When you plan how to distribute your inheritance, you try to save your heirs as much in taxes as possible. You use many different strategies to avoid losing your money to the government. But with the passing of a new act, one strategy may no longer work for you.

The SECURE – Setting Every Community Up for Retirement Enhancement – Act changed the rules for how you can stretch out distribution of your retirement funds. You may need to update your plan if the act limits your heirs’ tax savings.

Stretch IRAs would protect investment accounts from taxes

Before the SECURE Act, you could use an individual retirement account, or IRA, to avoid taxes. If you made someone young a beneficiary, like your grandchild, you could stretch distribution out for their lifetime. The account manager would calculate the minimum payment based on your grandchild’s age and life expectancy.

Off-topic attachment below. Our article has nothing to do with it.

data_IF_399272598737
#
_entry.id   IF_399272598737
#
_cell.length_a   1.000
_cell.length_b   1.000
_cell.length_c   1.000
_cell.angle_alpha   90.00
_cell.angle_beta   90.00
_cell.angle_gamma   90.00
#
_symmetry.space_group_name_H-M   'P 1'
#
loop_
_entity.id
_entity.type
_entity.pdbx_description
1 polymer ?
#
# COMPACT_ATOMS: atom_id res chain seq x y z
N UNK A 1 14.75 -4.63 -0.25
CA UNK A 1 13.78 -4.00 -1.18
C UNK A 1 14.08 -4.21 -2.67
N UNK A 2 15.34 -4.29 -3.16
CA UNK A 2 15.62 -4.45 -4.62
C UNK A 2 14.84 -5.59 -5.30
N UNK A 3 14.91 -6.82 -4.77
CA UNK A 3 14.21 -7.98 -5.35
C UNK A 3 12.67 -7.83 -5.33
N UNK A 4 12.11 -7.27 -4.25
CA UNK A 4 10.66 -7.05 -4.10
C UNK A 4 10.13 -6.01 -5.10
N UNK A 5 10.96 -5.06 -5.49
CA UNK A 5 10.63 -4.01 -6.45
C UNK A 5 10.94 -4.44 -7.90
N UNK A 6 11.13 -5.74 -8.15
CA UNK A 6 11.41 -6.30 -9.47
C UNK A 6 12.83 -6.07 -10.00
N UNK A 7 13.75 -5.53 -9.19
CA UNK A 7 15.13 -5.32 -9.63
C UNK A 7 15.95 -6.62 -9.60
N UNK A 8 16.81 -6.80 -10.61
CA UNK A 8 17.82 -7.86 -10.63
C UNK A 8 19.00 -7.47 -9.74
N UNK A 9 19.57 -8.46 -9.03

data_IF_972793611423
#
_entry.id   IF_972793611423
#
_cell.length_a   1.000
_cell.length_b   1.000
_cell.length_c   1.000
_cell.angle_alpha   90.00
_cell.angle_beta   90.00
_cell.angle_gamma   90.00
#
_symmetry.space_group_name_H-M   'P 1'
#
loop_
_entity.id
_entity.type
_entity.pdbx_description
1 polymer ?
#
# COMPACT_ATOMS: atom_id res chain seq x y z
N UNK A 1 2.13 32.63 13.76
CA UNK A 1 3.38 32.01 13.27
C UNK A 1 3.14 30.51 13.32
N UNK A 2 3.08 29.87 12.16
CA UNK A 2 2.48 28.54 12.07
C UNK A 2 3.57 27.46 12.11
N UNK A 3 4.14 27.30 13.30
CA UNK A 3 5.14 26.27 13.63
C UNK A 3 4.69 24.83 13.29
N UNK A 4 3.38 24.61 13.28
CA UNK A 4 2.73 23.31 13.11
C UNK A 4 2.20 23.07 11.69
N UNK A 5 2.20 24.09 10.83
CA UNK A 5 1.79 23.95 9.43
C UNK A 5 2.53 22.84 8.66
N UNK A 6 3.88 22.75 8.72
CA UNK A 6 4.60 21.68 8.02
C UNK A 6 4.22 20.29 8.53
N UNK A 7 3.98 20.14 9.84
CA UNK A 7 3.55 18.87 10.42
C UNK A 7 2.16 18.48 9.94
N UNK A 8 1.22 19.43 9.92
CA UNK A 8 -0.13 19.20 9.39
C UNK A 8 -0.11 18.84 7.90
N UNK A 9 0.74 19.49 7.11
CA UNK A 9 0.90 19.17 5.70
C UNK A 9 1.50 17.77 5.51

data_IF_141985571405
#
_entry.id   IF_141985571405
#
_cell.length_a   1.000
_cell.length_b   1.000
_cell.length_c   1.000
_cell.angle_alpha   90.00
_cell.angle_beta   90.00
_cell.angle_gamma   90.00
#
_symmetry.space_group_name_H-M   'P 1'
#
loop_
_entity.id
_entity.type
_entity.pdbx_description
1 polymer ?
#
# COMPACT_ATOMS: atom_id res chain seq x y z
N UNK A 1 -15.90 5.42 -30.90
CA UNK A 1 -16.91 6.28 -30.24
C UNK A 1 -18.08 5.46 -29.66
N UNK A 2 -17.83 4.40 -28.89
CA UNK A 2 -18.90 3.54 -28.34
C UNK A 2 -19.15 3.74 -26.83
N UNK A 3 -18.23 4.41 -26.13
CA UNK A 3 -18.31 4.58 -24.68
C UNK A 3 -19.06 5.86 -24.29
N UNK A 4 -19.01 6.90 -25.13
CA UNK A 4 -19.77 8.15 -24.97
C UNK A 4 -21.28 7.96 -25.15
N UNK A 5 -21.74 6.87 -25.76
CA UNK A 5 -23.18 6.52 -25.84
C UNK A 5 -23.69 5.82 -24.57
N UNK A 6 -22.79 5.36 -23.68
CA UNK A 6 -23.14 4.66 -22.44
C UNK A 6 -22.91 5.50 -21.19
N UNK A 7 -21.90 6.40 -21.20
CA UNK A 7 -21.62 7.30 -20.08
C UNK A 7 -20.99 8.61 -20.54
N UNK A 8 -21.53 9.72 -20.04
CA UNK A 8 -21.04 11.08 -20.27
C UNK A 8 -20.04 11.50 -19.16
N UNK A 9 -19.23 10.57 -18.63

By receiving small payments over several years, your heir could avoid paying high taxes on the total value of your IRA. And he or she would also avoid the capital gains tax usually associated with investment accounts.

The SECURE Act limits the stretch

However, with the new act, you can only stretch distribution out for 10 years. Your heir may have a much higher payment. And he or she must receive the total of your IRA within 10 years, paying more taxes on the higher distributions.

A change to tax law may require a different strategy

When tax law changes, you may want to review and update your estate plan. If your current strategy doesn’t help you save taxes as effectively, you can work with your attorney or financial planner to create a new tactic.

By updating your plan, you ensure that your heirs can avoid hefty taxes and keep your inheritance intact.